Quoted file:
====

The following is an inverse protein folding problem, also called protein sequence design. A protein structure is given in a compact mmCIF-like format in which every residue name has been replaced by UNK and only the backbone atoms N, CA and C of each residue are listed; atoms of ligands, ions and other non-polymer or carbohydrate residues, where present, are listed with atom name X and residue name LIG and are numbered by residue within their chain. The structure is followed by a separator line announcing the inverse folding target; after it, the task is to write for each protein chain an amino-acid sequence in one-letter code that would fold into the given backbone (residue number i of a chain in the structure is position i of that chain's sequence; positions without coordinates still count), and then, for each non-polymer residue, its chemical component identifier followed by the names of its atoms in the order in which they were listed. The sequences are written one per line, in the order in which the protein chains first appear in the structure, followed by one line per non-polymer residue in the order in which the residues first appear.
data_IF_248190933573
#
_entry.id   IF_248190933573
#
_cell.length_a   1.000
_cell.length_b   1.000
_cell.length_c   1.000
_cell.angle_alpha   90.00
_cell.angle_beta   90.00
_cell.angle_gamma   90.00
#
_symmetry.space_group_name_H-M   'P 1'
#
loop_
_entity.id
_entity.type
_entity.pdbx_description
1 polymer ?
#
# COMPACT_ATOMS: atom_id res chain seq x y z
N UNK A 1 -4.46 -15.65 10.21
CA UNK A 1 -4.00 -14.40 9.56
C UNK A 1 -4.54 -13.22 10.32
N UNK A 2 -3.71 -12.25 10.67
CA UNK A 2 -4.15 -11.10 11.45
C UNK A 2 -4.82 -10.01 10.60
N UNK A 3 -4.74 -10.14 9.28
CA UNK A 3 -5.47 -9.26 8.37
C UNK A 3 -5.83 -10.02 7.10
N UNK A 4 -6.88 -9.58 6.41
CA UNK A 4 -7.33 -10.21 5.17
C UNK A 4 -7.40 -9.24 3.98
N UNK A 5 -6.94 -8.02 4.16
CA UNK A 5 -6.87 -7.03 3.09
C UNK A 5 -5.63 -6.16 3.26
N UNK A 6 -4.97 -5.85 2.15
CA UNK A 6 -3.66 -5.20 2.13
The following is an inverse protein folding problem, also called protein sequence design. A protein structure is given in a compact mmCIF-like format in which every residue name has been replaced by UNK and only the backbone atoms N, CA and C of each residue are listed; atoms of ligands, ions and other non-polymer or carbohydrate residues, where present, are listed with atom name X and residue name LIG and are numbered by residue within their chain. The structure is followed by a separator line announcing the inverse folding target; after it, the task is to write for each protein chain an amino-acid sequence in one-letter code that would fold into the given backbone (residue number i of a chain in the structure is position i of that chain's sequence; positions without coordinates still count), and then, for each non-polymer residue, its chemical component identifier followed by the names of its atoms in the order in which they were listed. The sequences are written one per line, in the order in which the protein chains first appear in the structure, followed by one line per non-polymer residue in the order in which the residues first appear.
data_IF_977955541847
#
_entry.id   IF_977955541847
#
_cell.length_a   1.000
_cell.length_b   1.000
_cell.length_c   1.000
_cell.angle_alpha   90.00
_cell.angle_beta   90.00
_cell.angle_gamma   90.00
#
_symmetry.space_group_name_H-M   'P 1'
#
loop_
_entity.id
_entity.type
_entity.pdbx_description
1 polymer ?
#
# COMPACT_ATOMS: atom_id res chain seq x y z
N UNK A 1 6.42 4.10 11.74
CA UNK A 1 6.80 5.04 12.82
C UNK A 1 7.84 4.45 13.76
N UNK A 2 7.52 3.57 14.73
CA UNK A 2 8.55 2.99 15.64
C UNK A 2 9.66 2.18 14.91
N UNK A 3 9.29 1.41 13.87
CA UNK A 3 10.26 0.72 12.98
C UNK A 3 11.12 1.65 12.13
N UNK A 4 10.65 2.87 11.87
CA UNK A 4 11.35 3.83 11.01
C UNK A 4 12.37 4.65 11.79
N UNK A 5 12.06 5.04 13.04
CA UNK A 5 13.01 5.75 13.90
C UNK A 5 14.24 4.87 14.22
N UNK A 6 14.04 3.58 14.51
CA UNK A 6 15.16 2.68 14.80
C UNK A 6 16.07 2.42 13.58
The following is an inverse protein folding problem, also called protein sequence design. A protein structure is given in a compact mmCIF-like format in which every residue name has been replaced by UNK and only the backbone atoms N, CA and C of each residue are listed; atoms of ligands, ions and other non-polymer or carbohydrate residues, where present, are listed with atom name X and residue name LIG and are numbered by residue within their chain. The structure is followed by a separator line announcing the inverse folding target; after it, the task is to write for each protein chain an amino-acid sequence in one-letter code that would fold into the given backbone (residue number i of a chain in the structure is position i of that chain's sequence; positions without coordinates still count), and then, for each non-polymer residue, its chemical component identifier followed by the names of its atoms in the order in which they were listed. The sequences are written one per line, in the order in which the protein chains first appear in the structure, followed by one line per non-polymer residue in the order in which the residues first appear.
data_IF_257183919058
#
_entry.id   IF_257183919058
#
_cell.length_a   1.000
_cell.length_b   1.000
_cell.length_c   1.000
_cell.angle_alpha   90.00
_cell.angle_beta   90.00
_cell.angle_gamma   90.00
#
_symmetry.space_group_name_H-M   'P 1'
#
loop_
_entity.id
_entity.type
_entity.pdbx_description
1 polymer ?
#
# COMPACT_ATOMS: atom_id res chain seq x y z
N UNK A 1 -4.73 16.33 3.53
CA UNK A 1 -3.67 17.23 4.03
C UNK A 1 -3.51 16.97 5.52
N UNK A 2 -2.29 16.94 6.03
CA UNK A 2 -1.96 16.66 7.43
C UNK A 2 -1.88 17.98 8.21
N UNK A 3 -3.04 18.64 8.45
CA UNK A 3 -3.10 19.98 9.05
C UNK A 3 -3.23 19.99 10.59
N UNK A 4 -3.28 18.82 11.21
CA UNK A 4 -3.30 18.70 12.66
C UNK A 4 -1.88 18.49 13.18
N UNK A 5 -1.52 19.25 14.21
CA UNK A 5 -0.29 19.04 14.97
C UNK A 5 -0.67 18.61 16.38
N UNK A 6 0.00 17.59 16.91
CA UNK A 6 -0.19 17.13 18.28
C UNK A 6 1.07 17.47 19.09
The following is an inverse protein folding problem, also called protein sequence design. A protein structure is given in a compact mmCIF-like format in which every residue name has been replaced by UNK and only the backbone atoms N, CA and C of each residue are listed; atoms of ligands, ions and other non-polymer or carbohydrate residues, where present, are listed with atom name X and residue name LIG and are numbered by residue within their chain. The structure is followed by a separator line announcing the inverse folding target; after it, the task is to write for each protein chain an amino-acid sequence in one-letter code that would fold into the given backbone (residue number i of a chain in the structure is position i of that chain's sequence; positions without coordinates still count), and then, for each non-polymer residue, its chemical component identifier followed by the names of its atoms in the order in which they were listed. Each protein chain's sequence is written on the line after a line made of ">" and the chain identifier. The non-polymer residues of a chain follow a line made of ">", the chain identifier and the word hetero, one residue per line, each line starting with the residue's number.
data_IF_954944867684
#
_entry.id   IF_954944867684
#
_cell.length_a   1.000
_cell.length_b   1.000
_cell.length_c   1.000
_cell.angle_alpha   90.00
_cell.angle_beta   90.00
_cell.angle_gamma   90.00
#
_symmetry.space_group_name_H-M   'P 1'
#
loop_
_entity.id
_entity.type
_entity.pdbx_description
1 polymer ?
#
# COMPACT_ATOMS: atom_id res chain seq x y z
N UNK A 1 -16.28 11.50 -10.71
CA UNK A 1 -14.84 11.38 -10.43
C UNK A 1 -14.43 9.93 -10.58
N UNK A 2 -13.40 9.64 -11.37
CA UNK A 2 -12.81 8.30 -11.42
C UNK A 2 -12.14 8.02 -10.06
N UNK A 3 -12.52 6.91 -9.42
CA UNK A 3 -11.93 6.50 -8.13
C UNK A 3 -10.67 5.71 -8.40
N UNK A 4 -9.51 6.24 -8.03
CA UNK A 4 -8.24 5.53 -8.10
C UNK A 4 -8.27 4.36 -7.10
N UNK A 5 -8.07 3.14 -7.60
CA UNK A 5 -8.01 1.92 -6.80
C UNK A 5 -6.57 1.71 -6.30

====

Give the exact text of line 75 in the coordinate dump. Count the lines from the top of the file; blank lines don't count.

N UNK A 6 14.04 3.58 14.51